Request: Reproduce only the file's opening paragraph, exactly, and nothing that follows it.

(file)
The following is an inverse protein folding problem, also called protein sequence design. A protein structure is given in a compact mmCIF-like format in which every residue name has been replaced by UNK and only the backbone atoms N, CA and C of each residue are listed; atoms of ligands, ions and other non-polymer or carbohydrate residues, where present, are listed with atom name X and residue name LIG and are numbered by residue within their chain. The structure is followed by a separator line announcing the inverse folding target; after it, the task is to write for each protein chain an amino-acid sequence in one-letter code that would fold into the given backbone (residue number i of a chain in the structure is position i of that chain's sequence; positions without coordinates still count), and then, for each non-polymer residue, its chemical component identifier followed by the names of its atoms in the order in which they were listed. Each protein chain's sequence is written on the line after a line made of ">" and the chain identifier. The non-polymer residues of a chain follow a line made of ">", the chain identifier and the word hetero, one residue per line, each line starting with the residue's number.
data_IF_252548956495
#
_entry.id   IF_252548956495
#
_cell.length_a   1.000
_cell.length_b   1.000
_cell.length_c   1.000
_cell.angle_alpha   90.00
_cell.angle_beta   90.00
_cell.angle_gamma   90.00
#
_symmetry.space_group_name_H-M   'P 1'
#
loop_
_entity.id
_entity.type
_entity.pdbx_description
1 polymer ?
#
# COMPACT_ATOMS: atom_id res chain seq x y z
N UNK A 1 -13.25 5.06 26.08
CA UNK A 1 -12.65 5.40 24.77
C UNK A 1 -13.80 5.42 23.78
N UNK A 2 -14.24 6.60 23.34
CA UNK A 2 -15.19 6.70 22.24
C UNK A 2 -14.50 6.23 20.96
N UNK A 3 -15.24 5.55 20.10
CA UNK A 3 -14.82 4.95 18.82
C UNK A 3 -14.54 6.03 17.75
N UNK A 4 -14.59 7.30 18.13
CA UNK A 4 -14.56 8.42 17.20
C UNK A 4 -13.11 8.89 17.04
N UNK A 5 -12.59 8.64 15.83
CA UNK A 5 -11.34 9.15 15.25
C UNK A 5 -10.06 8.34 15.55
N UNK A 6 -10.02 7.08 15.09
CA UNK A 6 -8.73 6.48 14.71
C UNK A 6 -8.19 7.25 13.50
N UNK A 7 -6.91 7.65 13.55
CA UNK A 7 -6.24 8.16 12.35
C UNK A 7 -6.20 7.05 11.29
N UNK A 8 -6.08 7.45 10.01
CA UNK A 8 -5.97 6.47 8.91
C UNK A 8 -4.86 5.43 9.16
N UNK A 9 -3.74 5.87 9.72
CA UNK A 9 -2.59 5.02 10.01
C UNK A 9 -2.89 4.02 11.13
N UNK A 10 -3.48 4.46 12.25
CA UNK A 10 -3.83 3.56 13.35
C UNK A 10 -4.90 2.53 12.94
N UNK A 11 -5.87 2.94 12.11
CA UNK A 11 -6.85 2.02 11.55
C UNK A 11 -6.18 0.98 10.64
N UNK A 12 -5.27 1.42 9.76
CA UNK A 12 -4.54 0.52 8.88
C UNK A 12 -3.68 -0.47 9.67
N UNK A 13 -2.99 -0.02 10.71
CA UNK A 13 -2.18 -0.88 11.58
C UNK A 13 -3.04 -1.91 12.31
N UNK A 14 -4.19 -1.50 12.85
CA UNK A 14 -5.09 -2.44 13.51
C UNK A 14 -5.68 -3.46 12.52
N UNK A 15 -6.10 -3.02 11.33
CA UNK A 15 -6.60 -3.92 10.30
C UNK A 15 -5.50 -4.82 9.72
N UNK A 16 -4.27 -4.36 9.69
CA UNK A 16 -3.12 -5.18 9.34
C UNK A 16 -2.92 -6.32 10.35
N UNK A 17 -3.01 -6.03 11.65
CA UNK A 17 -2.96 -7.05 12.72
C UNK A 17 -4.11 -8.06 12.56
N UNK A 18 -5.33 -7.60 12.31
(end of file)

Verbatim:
The following is an inverse protein folding problem, also called protein sequence design. A protein structure is given in a compact mmCIF-like format in which every residue name has been replaced by UNK and only the backbone atoms N, CA and C of each residue are listed; atoms of ligands, ions and other non-polymer or carbohydrate residues, where present, are listed with atom name X and residue name LIG and are numbered by residue within their chain. The structure is followed by a separator line announcing the inverse folding target; after it, the task is to write for each protein chain an amino-acid sequence in one-letter code that would fold into the given backbone (residue number i of a chain in the structure is position i of that chain's sequence; positions without coordinates still count), and then, for each non-polymer residue, its chemical component identifier followed by the names of its atoms in the order in which they were listed. Each protein chain's sequence is written on the line after a line made of ">" and the chain identifier. The non-polymer residues of a chain follow a line made of ">", the chain identifier and the word hetero, one residue per line, each line starting with the residue's number.